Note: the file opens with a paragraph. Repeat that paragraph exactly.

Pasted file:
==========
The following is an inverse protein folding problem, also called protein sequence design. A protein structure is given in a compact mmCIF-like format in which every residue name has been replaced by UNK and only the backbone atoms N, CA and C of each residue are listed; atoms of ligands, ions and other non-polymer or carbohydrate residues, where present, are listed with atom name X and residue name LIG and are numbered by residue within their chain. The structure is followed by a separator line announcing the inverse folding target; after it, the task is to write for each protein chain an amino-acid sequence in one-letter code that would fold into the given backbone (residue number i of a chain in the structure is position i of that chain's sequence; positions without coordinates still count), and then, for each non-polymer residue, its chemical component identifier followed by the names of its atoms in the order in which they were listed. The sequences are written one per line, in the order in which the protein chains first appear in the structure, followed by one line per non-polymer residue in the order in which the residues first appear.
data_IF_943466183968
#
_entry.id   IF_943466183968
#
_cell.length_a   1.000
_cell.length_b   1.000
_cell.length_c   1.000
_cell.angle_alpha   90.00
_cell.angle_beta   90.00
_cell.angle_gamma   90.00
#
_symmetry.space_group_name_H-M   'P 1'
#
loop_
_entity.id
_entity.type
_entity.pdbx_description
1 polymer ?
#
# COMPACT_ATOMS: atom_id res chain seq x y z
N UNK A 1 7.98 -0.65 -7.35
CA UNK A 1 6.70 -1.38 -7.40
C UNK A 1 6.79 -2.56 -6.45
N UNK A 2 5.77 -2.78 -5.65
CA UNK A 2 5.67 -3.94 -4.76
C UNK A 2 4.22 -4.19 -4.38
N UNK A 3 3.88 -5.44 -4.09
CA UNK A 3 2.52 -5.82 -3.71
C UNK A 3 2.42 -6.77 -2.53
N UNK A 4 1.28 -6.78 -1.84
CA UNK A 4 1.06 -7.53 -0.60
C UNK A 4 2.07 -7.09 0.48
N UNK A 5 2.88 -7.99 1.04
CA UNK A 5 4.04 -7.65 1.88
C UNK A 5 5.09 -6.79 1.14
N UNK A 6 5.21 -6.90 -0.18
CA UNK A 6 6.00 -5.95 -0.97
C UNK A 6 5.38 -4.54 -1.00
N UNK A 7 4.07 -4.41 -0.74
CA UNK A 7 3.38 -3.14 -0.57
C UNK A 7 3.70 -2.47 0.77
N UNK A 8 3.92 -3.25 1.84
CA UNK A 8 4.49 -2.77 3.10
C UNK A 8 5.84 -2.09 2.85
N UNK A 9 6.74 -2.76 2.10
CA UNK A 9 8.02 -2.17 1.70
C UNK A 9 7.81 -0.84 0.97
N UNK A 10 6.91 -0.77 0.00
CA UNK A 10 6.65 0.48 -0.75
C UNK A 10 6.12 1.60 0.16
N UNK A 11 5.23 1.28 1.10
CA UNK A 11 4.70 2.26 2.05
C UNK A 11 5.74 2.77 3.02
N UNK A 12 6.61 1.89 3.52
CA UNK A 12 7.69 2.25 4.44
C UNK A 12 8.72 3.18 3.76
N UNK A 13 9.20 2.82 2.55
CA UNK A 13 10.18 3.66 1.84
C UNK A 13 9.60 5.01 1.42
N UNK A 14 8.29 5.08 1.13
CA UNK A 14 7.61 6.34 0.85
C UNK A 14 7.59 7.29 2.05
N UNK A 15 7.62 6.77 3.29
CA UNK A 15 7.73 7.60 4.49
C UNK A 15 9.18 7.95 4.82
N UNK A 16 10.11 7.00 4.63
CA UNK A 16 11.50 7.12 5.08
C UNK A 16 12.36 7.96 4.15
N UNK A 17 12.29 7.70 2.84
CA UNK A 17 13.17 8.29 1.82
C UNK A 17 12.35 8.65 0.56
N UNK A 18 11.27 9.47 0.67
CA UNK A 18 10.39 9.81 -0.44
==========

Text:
The following is an inverse protein folding problem, also called protein sequence design. A protein structure is given in a compact mmCIF-like format in which every residue name has been replaced by UNK and only the backbone atoms N, CA and C of each residue are listed; atoms of ligands, ions and other non-polymer or carbohydrate residues, where present, are listed with atom name X and residue name LIG and are numbered by residue within their chain. The structure is followed by a separator line announcing the inverse folding target; after it, the task is to write for each protein chain an amino-acid sequence in one-letter code that would fold into the given backbone (residue number i of a chain in the structure is position i of that chain's sequence; positions without coordinates still count), and then, for each non-polymer residue, its chemical component identifier followed by the names of its atoms in the order in which they were listed. The sequences are written one per line, in the order in which the protein chains first appear in the structure, followed by one line per non-polymer residue in the order in which the residues first appear.